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The triplet loss is defined by Florian Schroff, Dmitry Kalenichenko, James Philbin in "FaceNet: A Unified Embedding for Face Recognition and Clustering" as $$ \mathcal L = \sum_\mathcal T \max\left\{0, \left\|f(x^a) - f(x^p) \right\|_2^2 - \left\|f(x^a)-f(x^n)\right\|_2^2 +\alpha\right\} $$ where $\mathcal T$ is a set of triplets $x^a, x^p, x^n$.

The loss measures the squared Euclidean distance between three points $x^a, x^p, x^n$. The goal is to train an embedding $f$ of the data $x$ so that the members of the same class (positives) are close together (in the sense that $\left\|f(x^a_i) - f(x^p_i) \right\|_2^2$ is small) and also far apart (in the sense that $\left\|f(x_i^a)-f(x_i^n)\right\|_2^2$ is large) from every other class (negatives). We desire the classes to be separated by a margin $\alpha$.

The authors write "We constrain this embedding to live on the $d$-dimensional hypersphere, i.e. $\| f(x) \|_2 = 1$."

Taken together, these two facts strike me as odd. If the points are on the surface of a (hyper)sphere, then the Euclidean distance computation is measuring the chord distance -- the distance between the two points cuts through the sphere. This will always be shorter than the distance measured over the surface of the sphere.

Alternatively, instead of measuring the chord distance, we could measure the distance over the surface of the (hyper)sphere. The geodesic distance is proportional to the angle formed by the two points; on the unit sphere, the distance is: $$ d_G = \cos^{-1}\left( f(x_i) \cdot f(x_j) \right). $$ The distance $d_G$ is in $[0,\pi]$. (Remember, we've already normalized the $\|f(x)\|_2=1$.)

The difference seems crucial to me. Minimizing the Euclidean distance would suggest that you move a point through the sphere -- but this is impossible, due to the constraint that all of the points must be located on the surface. By contrast, minimizing the spherical distance just moves points around on the sphere's surface. (Of course, they address this impossibility by re-normalizing everything to have unit length after applying each update, but one must wonder if this practice is papering over the real problem, which is that the gradients don't point in the right direction.)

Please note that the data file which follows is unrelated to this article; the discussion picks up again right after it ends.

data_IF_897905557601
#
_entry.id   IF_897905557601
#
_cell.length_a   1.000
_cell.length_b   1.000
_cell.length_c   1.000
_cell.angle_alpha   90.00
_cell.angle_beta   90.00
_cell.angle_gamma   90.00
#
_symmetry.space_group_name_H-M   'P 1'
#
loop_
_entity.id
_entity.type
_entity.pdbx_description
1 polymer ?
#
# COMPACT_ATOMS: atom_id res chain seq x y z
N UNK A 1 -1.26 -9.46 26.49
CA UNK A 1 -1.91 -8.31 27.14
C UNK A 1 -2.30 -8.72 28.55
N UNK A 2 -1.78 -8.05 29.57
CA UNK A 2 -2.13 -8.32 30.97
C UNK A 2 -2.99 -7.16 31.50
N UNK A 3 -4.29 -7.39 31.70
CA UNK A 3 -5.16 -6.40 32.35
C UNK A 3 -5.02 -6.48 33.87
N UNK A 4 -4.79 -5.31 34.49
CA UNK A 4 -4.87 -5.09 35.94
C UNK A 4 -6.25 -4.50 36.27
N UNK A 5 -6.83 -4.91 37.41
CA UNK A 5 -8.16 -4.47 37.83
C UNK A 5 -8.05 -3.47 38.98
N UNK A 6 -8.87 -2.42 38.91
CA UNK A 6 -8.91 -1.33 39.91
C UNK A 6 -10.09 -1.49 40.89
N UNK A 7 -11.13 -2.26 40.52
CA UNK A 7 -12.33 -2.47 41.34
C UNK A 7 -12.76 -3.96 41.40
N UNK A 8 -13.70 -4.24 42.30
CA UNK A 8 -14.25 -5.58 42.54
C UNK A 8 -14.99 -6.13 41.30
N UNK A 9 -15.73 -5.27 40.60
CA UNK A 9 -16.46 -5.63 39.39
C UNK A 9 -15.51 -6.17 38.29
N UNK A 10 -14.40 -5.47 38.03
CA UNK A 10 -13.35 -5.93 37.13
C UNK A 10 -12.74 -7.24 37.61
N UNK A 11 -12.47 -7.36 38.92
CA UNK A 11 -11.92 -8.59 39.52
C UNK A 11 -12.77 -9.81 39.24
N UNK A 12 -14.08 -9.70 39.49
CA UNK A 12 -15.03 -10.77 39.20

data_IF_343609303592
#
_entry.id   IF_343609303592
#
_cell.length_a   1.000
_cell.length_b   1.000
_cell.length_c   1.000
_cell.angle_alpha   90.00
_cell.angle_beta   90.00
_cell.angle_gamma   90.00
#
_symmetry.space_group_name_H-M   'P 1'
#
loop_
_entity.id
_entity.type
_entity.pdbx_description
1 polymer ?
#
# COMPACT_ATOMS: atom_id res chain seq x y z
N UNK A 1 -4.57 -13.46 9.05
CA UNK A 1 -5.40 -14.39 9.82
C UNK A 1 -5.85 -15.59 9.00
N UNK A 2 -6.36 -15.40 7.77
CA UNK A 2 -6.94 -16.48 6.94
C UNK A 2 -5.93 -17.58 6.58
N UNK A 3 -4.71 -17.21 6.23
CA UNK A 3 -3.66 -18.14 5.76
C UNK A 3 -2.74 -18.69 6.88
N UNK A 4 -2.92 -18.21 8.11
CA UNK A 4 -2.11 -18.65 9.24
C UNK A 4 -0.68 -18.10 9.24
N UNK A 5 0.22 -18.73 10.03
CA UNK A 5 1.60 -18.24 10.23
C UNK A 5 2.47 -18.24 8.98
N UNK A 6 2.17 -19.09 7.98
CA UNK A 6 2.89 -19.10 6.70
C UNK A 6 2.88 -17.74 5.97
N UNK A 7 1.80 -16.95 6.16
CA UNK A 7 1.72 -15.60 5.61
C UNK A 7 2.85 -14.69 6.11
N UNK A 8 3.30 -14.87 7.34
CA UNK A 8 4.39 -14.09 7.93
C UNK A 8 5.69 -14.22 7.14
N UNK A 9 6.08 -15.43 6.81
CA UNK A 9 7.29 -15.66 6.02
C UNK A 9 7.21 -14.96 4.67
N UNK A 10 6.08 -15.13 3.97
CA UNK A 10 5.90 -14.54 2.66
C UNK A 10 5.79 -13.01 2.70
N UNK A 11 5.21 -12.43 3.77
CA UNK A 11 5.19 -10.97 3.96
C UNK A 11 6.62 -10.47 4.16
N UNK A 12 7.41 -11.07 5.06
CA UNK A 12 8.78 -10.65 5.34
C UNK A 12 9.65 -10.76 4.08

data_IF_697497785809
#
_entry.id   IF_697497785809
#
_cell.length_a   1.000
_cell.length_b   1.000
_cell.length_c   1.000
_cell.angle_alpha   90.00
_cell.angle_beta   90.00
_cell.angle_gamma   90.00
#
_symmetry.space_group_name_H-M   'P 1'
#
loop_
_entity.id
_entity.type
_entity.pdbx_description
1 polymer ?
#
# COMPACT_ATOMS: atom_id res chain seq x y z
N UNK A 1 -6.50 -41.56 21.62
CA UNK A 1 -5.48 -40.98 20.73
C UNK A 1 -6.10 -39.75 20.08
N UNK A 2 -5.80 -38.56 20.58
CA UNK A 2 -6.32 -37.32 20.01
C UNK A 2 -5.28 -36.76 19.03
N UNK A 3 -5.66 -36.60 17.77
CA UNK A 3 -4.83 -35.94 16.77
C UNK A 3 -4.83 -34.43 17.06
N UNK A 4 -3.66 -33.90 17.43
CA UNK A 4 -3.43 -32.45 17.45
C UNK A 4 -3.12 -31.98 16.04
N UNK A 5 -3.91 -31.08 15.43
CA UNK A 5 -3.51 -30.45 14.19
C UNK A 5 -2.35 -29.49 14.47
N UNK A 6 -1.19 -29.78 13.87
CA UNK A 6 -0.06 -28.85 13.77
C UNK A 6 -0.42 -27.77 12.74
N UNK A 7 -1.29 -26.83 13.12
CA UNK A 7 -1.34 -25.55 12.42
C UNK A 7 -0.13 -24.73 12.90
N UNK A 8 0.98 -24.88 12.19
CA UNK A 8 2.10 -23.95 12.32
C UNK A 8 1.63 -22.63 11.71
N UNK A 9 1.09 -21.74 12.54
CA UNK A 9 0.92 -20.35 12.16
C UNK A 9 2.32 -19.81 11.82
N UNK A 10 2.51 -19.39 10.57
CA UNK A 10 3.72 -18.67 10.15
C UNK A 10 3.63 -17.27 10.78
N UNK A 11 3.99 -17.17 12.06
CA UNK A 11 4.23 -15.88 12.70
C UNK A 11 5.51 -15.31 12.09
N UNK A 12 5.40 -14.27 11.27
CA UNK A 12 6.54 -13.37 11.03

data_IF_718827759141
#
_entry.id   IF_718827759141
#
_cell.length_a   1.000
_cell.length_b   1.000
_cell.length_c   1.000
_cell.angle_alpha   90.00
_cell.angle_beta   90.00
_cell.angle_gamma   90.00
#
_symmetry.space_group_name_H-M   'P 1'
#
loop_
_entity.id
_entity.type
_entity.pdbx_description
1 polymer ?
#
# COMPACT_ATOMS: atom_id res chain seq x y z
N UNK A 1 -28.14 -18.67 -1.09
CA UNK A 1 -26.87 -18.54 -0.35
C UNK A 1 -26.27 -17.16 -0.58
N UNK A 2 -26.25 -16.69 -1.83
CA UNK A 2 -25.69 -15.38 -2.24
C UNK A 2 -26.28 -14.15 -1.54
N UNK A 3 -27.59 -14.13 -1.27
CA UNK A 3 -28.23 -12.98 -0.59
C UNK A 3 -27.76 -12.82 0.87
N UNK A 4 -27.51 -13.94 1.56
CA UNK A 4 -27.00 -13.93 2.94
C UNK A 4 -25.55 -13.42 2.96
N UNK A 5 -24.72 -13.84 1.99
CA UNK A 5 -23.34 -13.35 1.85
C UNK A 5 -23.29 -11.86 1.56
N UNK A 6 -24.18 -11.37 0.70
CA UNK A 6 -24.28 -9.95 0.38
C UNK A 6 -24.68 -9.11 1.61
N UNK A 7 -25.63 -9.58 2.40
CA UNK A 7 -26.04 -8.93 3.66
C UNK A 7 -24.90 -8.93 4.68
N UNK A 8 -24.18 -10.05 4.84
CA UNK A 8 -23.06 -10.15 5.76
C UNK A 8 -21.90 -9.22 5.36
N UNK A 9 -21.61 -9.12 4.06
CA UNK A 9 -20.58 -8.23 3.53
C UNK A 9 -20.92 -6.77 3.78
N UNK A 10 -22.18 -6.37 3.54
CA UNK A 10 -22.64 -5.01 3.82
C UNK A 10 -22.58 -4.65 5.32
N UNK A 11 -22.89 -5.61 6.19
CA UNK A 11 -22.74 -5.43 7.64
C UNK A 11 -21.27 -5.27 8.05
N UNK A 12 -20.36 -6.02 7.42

Importantly, this does not appear to be a setting where fudging huge distances is okay.

Large distances between the $x$s arise in online negative mining, which only compute the loss for the anchor-negative pairs for which the loss is the highest. (This speeds up training.) This situation is the exact scenario suggested in the Face Net paper.

It's easy to construct $x$s that have gradients that point in different directions for each of the two distances, so it seems highly consequential for gradient-based methods of model training (i.e. back-propagation).

In the paper, the authors write that they used different negative mining strategies to prevent model collapse. It's natural to wonder whether the risk of model collapse is exacerbated by the choice of Euclidean distance for the loss computation, and that this could be ameliorated by using geodesic distances.